Like other bodies of work begun when Malangi was younger, and in possession of less ceremonial authority and experience as a painter, his early depictions of Yathalamarra of the 1960s adhere to a personal template that he used to paint the ‘whole’ dollar note story. In a vertical format the central figure (of Gurrmirringu) is replaced by a central roundel (waterhole) surrounded by trees and animals related to the site.
The more accomplished works came with Malangi’s orientation of the bark from vertical to horizontal. Within this ‘landscape’he painted a series of pictures documenting the Yathalamarra waterhole. These vast columnar paintings emerged at around the time when Malangi was also producing aspect paintings as part of the Djan'kawu series. The use of individual elements within the Yathalamarra works influenced the Djan'kawu ‘icon’ paintings. One approach fed into the other while each remained distinct.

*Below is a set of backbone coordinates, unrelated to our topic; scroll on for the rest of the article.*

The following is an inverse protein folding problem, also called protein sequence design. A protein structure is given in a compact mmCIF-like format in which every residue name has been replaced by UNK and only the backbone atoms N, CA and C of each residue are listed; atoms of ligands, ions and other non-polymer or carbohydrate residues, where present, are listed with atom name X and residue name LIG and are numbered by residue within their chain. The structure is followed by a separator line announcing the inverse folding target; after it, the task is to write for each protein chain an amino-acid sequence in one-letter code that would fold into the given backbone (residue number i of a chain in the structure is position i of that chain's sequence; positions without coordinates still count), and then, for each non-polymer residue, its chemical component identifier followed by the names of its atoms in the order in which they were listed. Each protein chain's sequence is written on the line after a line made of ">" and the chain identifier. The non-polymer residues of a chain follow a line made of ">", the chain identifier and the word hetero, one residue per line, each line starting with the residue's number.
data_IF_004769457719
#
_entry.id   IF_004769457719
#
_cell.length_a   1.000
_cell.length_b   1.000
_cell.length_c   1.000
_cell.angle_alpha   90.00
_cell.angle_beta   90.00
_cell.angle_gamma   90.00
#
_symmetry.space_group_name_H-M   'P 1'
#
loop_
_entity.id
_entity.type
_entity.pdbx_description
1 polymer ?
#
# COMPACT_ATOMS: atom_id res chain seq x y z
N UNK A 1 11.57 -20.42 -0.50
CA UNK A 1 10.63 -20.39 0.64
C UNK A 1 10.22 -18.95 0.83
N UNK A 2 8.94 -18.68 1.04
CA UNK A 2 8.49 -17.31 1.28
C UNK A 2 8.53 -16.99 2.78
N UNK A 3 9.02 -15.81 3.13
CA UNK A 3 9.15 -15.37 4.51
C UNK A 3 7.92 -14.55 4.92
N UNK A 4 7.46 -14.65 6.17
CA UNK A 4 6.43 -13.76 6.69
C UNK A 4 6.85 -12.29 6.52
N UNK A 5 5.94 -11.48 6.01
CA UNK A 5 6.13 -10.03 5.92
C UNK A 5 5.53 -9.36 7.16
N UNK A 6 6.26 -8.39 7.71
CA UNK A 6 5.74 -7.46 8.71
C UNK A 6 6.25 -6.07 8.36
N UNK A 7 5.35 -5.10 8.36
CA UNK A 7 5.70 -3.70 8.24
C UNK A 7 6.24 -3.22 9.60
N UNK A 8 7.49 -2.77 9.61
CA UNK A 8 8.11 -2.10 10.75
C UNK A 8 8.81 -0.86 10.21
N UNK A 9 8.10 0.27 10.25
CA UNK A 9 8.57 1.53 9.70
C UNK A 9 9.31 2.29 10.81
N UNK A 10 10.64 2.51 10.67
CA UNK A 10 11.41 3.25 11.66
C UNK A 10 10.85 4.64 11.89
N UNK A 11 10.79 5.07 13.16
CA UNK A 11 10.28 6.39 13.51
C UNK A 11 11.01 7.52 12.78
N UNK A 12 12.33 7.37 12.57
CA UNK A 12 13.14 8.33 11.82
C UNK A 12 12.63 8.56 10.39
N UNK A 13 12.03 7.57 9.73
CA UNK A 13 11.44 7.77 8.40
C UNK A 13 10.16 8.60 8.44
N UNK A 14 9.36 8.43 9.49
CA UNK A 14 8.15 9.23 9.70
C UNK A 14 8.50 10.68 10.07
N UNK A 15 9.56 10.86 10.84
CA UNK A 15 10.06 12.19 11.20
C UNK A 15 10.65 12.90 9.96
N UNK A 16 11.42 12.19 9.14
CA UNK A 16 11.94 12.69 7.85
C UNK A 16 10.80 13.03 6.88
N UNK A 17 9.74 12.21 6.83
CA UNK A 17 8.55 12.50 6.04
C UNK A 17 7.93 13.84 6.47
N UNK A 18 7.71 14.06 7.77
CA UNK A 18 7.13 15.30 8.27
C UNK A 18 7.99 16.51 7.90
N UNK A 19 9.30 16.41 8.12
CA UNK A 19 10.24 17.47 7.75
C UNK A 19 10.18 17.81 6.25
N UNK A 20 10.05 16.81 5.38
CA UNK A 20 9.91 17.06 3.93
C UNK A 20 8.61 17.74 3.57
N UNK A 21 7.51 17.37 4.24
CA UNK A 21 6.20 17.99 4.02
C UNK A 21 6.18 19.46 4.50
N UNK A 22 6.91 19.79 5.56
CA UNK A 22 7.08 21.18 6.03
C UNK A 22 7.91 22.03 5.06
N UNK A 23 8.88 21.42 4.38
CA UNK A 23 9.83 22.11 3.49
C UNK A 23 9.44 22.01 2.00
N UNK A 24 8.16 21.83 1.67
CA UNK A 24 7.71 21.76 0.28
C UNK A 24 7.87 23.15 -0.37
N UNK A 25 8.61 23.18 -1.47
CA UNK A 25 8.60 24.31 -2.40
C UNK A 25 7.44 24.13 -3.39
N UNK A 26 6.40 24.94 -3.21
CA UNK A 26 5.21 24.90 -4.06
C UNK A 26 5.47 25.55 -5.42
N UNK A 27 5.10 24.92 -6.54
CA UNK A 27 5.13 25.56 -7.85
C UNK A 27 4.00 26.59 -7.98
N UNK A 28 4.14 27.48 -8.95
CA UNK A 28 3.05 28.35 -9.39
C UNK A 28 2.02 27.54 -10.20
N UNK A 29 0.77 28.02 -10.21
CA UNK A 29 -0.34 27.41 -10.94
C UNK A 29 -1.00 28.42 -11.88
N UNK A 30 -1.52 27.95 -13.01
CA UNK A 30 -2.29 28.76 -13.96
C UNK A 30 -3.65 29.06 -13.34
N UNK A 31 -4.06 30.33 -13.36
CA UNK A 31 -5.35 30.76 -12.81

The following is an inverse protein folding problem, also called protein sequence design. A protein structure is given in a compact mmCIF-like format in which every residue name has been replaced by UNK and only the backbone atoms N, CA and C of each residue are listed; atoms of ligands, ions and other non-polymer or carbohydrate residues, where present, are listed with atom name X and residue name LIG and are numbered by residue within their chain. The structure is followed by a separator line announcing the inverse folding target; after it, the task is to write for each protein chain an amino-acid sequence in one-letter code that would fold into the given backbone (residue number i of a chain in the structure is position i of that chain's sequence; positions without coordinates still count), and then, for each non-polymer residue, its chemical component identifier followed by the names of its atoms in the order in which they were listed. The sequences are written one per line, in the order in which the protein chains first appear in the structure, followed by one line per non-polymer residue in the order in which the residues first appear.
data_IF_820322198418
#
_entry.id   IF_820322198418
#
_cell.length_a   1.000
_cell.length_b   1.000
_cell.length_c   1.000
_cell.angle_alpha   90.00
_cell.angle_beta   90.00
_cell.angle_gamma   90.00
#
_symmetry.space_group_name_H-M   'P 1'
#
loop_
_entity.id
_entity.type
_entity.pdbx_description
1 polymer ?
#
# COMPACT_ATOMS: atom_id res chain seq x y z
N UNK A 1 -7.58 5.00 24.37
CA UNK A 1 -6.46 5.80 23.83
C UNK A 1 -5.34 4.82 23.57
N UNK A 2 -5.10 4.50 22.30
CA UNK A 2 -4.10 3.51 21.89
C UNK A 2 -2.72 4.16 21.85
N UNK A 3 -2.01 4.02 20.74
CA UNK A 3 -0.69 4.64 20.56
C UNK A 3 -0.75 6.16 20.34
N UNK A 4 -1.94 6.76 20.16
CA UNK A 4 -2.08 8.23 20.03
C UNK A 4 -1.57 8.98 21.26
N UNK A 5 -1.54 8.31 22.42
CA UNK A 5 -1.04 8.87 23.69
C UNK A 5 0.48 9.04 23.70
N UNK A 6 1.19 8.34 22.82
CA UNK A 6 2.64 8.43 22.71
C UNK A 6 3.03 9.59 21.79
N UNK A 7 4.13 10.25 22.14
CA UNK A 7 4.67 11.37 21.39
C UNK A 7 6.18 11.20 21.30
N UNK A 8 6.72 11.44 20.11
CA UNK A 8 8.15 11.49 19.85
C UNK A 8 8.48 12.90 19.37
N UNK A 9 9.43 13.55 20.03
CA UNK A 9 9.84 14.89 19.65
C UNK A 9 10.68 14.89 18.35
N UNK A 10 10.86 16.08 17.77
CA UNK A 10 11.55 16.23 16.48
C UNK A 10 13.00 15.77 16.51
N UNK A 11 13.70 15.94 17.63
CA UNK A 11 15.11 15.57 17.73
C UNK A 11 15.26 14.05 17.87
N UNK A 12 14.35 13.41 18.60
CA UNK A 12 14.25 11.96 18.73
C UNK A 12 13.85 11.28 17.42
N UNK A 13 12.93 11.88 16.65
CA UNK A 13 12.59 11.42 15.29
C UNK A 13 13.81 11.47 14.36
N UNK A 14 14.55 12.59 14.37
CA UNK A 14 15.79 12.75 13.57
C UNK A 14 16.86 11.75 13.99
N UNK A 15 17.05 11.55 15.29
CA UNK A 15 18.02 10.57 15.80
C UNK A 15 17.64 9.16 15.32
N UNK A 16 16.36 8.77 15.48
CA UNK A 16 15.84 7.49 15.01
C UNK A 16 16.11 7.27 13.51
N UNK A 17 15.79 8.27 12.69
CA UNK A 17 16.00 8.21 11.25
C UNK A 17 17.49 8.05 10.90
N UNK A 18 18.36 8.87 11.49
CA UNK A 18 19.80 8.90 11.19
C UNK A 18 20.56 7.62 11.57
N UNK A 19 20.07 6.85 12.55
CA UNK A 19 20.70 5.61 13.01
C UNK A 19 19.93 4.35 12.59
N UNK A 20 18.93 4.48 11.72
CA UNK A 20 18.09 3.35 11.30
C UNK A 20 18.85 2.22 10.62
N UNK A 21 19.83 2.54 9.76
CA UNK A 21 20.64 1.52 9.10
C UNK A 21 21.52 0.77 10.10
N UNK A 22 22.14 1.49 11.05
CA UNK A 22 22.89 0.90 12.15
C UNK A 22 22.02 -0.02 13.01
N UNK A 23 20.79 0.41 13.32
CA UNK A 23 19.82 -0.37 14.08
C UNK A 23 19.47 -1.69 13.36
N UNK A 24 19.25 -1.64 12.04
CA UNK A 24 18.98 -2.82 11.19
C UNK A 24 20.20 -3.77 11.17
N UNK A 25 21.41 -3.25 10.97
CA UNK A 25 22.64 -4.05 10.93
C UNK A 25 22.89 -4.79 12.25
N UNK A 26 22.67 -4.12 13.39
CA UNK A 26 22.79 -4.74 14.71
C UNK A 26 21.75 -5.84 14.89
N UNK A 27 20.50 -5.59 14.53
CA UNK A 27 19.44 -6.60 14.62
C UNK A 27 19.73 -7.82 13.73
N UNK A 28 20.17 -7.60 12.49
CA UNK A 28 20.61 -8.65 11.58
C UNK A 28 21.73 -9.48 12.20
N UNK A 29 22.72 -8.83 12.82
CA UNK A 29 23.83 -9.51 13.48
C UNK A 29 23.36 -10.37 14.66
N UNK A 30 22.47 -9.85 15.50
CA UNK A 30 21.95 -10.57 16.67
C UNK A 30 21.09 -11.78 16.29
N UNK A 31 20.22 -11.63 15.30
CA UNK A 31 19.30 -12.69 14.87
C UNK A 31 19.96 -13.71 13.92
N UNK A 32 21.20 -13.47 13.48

Their structure enabled him to depict an inventory of the Ancestral narrative that is visually partitioned across the picture plane. The important Ancestors in the telling of the Yathalamarra creation story are: Burala the Darter, the waterlily women Bundul and Biyay’ngu, waterlily bulbs and leaves and Wulawarri the Catfish who is associated with Djalumbu [the hollow log].
Yes. This his name Yathalamarra, my mother’s country that I've been doing paintings, the bark paintings of this country. I've been painting for my mother. The tucker got a name, called gindjimirri, waterlily leaf …Malangi, 1989
 David Malangi from an interview with Margie West at Ramingining and Yathalamarra, September 20–21, 1989.
Excerpt from Margie West, ‘Yathalamara — land of the waterlily’ in the exhibition catalogue No ordinary place: the art of David Malangi, Canberra: National Gallery of Australia, 2004, p. 42–50.
The publication, which includes articles by the exhibition curator Susan Jenkins, Nigel Lendon and Djon Mundine, is available from the Gallery Shop for $34.95 (RRP $49.95) or online at ngashop.com.au.